Dr Jamie Sewell
Dr Jamie Sewell has fifteen years’ experience supervising excavations in Britain, Germany, Romania and Italy, including Pompeii. He has authored books and articles on the archaeology of towns in Hellenistic Italy and in the broader Mediterranean region.
His ongoing research is focussed on how and why larger settlements in Italy transformed as a result of the Roman conquest of the peninsula. Jamie has lectured at Durham University in the UK, Humboldt University in Berlin, and has more than a decade’s worth of experience working as a guide.
What first sparked your interest for archaeology?
I think my interest might have always been there, imbedded in my genes. My father was an enthusiastic and talented history teacher, and I remember listening to him as a child, enthralled, as he explained archaeological sites when we were on holiday. Delving into the misty memory of my childhood, I can’t recall the time before I had an interest in history and archaeology.
If you can – which is your favourite archaeological site?
I always have difficulty with “favourite things” questions, so let me answer in the following way. Recently discovered sites that overthrow established models about the past, such as Göbekli Tepe or Must Farm, excite me the most. I find Delphi particularly special because, at least for me, the magic of the place can still be felt when you visit, from a phenomenological point of view. The most wondrousarchaeological site I have visited was Giza. Although the pyramids are mightily impressive, it was actually Khufu’s barge in its own purpose-built museum next to the Great Pyramid which blew me away. It is not every day you find yourself standing next to a near-complete 43m long luxury yacht that is 4,500 years old! Pompeii was the most enjoyable site I have excavated. Apart from the lack of organic remains, upon excavation, everything else looks like it was put there yesterday. Moreover, the archaeology is particularly easy to read due to the soil conditions; a rarity in Italy. My favourite archaeological project was a medieval site in Berlin however, Petriplatz, but that was due to the quality of the team and the results we achieved, rather than the site.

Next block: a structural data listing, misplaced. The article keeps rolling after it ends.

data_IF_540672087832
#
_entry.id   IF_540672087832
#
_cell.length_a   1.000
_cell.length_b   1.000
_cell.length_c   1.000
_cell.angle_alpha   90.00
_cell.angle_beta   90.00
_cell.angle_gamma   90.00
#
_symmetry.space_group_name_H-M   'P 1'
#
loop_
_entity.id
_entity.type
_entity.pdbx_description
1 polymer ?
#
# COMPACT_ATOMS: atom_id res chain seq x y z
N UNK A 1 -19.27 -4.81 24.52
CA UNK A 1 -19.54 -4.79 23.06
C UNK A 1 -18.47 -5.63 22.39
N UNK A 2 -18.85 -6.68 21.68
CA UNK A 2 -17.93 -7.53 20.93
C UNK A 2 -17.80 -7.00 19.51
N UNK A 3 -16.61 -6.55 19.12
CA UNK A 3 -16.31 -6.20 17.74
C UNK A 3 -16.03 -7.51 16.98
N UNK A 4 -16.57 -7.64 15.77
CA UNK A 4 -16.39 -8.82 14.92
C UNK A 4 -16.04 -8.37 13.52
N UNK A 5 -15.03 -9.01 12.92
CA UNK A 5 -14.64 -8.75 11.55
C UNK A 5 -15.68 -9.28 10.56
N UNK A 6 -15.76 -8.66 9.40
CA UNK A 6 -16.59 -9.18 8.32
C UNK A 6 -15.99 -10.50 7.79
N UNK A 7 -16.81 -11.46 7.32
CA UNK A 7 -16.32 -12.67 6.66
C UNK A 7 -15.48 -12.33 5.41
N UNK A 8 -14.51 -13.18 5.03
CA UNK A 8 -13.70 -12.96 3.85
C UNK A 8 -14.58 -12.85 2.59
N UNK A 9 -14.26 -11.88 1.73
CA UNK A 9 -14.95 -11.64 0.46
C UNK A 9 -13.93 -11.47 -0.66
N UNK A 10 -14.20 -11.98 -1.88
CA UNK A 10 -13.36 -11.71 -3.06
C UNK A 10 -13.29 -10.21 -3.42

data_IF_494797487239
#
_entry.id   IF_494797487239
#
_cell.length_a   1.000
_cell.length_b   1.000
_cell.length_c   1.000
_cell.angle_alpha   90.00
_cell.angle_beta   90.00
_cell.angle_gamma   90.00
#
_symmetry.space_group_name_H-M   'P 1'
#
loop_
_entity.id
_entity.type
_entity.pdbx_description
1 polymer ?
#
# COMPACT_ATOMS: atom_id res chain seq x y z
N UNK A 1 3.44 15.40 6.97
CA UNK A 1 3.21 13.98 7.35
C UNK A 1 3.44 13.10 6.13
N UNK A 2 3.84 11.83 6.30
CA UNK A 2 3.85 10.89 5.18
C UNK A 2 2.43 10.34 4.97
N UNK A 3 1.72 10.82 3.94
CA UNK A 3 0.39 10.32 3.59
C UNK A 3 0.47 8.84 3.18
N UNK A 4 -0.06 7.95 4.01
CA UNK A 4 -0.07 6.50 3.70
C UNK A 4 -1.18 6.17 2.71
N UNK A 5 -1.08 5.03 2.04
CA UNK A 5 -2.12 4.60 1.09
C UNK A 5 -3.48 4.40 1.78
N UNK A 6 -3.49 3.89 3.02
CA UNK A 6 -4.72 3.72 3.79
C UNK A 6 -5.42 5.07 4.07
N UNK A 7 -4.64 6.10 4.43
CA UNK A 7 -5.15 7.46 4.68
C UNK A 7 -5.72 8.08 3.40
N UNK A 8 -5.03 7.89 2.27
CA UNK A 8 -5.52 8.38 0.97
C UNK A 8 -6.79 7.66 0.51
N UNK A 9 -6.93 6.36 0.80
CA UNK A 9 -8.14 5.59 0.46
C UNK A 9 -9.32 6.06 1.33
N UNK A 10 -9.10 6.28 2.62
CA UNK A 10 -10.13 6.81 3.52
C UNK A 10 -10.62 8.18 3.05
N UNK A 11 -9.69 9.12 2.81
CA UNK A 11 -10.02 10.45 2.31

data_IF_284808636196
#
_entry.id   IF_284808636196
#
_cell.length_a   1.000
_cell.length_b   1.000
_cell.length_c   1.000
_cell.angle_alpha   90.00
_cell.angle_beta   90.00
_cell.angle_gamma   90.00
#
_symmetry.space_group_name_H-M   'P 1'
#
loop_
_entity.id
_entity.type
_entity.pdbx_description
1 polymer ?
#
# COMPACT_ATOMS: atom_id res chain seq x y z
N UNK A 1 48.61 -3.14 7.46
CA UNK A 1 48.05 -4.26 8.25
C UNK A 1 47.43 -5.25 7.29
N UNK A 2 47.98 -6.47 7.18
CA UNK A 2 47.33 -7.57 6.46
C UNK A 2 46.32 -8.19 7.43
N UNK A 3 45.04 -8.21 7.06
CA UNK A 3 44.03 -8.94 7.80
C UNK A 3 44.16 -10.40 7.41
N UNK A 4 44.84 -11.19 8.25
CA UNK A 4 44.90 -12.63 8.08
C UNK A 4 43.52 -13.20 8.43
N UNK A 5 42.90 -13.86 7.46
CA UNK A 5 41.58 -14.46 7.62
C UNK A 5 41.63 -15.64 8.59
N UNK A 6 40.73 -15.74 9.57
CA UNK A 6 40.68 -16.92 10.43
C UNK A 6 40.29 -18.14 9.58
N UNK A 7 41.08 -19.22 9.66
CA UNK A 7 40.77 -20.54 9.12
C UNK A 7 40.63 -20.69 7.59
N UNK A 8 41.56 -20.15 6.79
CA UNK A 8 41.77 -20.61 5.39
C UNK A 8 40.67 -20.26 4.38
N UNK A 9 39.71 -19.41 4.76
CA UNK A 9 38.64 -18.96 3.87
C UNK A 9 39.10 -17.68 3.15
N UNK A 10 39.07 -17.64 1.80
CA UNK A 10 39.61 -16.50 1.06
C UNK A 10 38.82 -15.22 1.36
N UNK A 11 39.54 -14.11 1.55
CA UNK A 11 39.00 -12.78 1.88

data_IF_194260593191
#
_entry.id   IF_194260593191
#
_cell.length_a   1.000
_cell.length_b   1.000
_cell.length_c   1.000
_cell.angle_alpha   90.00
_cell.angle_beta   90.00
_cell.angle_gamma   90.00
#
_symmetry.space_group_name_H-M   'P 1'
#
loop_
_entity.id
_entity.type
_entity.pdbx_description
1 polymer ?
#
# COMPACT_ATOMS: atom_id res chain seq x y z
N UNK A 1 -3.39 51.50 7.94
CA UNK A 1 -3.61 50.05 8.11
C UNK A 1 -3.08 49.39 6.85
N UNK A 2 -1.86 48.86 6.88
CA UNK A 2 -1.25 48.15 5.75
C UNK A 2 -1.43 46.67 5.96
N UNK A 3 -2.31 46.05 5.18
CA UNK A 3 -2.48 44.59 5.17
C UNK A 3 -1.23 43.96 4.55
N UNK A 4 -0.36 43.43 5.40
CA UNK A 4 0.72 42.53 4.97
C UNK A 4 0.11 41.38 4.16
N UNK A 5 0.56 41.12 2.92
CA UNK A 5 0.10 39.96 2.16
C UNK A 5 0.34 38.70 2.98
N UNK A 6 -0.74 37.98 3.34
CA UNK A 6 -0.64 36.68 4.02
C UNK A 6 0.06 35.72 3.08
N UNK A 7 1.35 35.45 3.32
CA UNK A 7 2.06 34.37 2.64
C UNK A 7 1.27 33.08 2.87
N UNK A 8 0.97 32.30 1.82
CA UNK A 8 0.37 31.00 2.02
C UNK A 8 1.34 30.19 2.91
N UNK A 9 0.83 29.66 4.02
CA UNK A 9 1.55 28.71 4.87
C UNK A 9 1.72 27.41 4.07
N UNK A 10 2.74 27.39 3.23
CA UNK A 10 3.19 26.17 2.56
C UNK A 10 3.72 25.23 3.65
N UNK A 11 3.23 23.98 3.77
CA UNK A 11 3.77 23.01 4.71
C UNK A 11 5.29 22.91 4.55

What does archaeology mean to you?
I believe it is important for an archaeologist to always know exactly why she/he undertakes every action in the archaeological process. Whether in the classroom or out in the field, you should always be in a position to answer the question: why am I doing whatever it is I am doing right now? With this philosophy, then naturally I have thought long and hard about why we “do” archaeology in the first place. Of course archaeology is, by definition, the study of our own species through the material culture of the past. But why do we do it and for whom are the results of this study? It contributes to the growing understanding of the human condition, complimenting knowledge gathered from other disciplines and sciences dedicated to this theme. Yet there is something instinctively interesting about archaeology. Whether we like it or not, there is little that is more fascinating to human beings than other human beings; we are just built that way. Our instinctive fascination with our own species is behind the birth of the discipline of archaeology, and today keeps it funded and provided for, legislatively, to varying degrees. As it is about “our species”, then I firmly believe the results of the study are for everybody – something academics are perhaps not always as aware of as they might be. The dissemination of new results to as wider audience as possible should therefore be the goal of every archaeologist. This is why my role as guide lecturer is a passion for me. It provides the valuable opportunity not only to pass on knowledge directly to an interested public, but also to discuss it.